Article | 14/01/21 | 13 min. | François Pochart
Article written by François Pochart, Mathilde Rauline and Louise Millot
In 2007, the Enlarged Board of Appeal adopted the principle of the prohibition of double patenting, and this principle was then integrated into the Guidelines. The cases leading to the 2007 decisions were based on divisional applications.
The issue of double patenting is again presented before the Enlarged Board in the G4/19 case, this time in a case concerning internal priority. The Enlarged Board is questioned 
The solution of the Enlarged Board could have the consequence of calling into question the current practice of the European Patent Office (EPO), or to broaden this practice and to clarify the basis and the conditions for application of the prohibition of double patenting. In the meantime, all examination, limitation and opposition proceedings in which the outcome depends "entirely" on the decision of the Enlarged Board, are stayed.
In the case that gave rise to the referral, the Examining Division refused a patent application from Société des Produits Nestlé as its claims was directed to a subject-matter that was "100% identical" to its priority, as granted. For the Examining Division, this is therefore a case of double patenting (identity of: applicant, effective date, claimed subject-matter and at least part of the territorries) between two European applications, commonly referred to as internal priority.
The questioning of the prohibition of double patenting based on Article 125 of the European Patent Convention (EPC) by the Board of Appeal
Article 125 of the EPC provides that in the absence of a procedural provisions in the EPC, the EPO shall take into account principles generally recognized in the the Contracting States in this matter.
The Board of Appeal which referred to the Enlarged Board of Appeal rejected the application of article 125 of the EPC, stating that:
It is followed in this by many Amicus Curiae.
Conversely, the President of the EPO considers that Article 125 EPC could serve as a basis for this prohibition. Indeed, the President of the EPO affirms that the conditions for the application of Article 125 of the EPC are met, because there is no legal provision in the EPC on double patenting (i), that this principle does not necessarily need be exclusively of procedural law (ii) and that there is a generally recognized procedural principle (iii).
In the search for a generally recognized procedural principle, the President of the EPO and AIPPI refer to different procedural principles.
For the President of the EPO, there is a general principle of the prohibition of double patenting which can be deduced from the travaux préparatoires of the EPC, the national legislations of the Contracting States and Article 4(2) of Regulation 1257/2012 on patents with unitary effect.
On its side, AIPPI refers to the general principle of abuse of process. AIPPI also notes that this principle exists in the United Kingdom and Ireland.
The conditions for the implementation of such a prohibition are eagerly awaited. It could be an opportunity to redefine the balance between the legitimate interest of the applicant and the legal certainty for third parties.
For the President of the EPO, the absence of legitimate interest to have multiple patents for the same invention is presumed when the applications have: an identical effective date, an identical applicant, an identical subject matter and an at least partially identical territory (in this case, the President of the EPO considers that the applicant has a legitimate interest in obtaining an additional year's protection by choosing to proceed with successive patent applications, but it is recalled that two identical patents cannot coexist).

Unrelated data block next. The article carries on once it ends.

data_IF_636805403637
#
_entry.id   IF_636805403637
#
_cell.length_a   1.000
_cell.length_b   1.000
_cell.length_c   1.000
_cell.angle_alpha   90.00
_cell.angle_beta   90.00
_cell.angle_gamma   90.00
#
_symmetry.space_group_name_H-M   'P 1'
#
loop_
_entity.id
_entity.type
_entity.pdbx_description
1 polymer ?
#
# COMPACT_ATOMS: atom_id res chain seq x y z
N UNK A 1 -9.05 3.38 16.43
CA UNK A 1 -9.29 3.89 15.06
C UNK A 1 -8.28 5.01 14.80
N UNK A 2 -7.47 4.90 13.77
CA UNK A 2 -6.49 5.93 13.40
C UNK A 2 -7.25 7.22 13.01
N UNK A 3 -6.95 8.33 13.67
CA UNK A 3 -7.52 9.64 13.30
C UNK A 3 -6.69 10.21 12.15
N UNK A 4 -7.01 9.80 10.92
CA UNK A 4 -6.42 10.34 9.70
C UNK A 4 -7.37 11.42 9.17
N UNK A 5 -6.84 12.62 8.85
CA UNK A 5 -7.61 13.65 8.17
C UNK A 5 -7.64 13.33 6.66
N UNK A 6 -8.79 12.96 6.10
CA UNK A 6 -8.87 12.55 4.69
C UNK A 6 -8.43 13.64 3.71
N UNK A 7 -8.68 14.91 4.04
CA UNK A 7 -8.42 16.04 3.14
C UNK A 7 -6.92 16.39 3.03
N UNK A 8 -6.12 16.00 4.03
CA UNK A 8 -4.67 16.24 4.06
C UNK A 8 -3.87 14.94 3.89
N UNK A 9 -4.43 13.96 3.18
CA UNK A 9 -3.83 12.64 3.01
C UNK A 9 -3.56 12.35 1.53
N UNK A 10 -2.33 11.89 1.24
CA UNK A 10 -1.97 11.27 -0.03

In addition, the President of the EPO specifies that the assignment of one of the applications should not allow to dismiss an objection based on the prohibition of double patenting. Moreover, the applicant has no legitimate interest in obtaining a second patent for an identical subject matter to an earlier application which the applicant himself has withdrawn or amended. On the contrary, many Amicus Curiae develop long lists of examples of legitimate interests.
In conclusion, the decision of the Enlarged Board of Appeal should clarify the practice of the EPO to either maintain (or even broaden) the status quo on double patentability, or, alternatively, put an end to this practice and let the Contracting States meet and amend the EPC. The prohibition of double patenting is not always strictly applied by the EPO, giving rise to objectionable practices. Some applicants, particularly in the pharmaceutical field, multiply patents of the same family with subject-matters that are at least very close - or even identical (up to eleven applications in the same family, over 4 generations).
2.2 In particular, in the last of these cases, does an applicant have a legitimate interest in the grant of a patent on the (subsequent) European patent application in view of the fact that the filing date and not the priority date is the relevant date for calculating the term of the European patent under Article 63(1) EPC ?
 The application of this article requires that two cumulative conditions are met: the absence of a procedural provision in the EPC (i), that the procedural principle invoked is generally accepted in the Contracting States (ii).
 Article 4(2) of Regulation 1257/2012 provides that: "The participating Member States shall take the necessary measures to ensure that, where the unitary effect of a European patent has been registered and extends to their territory, such European patent shall be deemed not to have taken effect as a national patent in their territory on the date of publication of the mention of the grant in the European Patent Bulletin. »